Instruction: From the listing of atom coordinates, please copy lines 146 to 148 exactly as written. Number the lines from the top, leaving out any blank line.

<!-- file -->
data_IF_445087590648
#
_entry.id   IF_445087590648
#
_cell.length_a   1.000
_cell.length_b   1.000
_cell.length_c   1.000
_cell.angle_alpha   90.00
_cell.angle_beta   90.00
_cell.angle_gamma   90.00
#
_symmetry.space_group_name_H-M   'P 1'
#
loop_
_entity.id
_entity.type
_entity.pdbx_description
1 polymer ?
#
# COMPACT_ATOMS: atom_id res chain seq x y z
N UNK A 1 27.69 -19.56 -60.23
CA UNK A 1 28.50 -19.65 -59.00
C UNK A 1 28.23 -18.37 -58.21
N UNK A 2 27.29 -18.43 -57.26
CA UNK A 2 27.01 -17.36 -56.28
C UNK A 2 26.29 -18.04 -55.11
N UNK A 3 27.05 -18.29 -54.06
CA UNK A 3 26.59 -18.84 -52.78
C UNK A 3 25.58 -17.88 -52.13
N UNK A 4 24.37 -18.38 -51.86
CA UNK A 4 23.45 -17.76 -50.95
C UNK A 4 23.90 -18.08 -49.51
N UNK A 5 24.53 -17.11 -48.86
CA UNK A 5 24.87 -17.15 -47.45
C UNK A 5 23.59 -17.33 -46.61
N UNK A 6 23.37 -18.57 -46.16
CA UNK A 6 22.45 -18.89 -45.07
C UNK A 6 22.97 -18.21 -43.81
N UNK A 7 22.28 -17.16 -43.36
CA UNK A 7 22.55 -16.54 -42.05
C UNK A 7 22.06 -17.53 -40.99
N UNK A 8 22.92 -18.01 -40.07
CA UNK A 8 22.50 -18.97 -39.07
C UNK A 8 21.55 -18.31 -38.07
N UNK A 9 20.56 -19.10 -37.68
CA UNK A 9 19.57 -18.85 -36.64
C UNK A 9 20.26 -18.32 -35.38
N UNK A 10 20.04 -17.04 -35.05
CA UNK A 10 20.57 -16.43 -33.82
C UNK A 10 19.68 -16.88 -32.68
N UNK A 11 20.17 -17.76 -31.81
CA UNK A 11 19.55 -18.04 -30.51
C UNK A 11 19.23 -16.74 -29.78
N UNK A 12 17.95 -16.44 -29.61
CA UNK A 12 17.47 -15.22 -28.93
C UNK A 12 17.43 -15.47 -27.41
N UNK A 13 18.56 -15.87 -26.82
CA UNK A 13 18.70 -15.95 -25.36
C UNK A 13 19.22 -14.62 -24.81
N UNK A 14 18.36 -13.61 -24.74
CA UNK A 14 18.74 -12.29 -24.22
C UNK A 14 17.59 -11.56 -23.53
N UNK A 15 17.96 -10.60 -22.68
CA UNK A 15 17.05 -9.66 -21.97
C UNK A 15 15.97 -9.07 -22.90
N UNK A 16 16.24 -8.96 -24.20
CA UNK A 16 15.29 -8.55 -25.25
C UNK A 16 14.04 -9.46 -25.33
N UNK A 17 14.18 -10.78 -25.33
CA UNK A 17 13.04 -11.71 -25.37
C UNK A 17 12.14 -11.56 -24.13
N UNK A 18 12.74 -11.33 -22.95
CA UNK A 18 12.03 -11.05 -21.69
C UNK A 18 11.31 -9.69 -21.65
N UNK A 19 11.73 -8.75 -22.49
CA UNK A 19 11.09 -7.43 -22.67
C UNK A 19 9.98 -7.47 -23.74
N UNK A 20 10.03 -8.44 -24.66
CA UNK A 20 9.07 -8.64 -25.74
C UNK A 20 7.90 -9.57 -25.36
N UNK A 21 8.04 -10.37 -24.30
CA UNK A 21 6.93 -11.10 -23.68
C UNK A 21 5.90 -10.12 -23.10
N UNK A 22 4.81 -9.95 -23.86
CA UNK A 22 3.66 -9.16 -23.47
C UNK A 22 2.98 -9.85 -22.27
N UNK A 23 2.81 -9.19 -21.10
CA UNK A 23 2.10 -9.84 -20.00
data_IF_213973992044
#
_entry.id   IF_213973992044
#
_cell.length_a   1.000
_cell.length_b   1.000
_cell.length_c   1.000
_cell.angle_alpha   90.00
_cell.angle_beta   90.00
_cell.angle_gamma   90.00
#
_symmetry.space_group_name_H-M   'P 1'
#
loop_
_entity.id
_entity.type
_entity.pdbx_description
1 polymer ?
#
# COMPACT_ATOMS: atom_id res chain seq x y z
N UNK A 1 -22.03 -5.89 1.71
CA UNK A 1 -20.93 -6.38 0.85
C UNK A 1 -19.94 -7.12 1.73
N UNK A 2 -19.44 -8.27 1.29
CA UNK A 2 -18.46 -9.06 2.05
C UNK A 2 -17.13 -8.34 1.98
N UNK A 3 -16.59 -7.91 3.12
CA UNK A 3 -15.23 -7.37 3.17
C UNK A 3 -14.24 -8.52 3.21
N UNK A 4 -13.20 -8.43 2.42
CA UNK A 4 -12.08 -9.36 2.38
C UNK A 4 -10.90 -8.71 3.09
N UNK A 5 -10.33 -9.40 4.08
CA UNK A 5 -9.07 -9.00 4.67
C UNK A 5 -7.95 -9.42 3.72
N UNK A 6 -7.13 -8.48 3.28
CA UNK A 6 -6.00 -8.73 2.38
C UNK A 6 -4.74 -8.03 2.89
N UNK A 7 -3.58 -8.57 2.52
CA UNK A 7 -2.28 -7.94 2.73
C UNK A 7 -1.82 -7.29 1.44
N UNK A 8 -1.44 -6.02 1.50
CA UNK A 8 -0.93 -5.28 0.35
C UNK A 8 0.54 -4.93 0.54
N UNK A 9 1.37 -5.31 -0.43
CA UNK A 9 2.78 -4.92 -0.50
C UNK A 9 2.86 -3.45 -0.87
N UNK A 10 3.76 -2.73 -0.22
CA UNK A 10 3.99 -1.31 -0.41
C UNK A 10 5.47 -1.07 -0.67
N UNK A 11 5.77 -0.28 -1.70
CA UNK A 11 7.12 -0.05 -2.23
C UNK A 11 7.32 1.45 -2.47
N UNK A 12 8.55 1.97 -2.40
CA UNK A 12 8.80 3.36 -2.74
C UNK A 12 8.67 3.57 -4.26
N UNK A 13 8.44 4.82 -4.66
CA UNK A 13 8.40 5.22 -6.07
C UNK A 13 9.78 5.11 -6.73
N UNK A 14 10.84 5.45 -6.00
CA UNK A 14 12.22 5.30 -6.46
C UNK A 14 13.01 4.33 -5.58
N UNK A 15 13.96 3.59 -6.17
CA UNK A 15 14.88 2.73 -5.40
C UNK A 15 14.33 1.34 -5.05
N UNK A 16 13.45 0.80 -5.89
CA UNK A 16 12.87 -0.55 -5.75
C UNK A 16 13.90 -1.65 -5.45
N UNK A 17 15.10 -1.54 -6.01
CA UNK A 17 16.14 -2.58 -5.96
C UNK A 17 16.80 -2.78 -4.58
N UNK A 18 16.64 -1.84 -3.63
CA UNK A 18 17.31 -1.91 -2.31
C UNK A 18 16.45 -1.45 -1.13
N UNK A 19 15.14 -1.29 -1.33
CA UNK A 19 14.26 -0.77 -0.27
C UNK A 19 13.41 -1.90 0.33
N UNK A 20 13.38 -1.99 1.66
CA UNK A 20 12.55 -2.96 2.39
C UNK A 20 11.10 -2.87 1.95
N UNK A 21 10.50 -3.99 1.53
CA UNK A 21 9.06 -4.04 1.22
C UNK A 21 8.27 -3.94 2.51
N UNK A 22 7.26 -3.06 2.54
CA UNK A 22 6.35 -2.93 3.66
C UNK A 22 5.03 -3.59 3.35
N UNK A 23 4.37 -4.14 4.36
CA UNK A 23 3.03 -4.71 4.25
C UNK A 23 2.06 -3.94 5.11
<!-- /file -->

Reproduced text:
CA UNK A 13 8.40 5.22 -6.07
C UNK A 13 9.78 5.11 -6.73
N UNK A 14 10.84 5.45 -6.00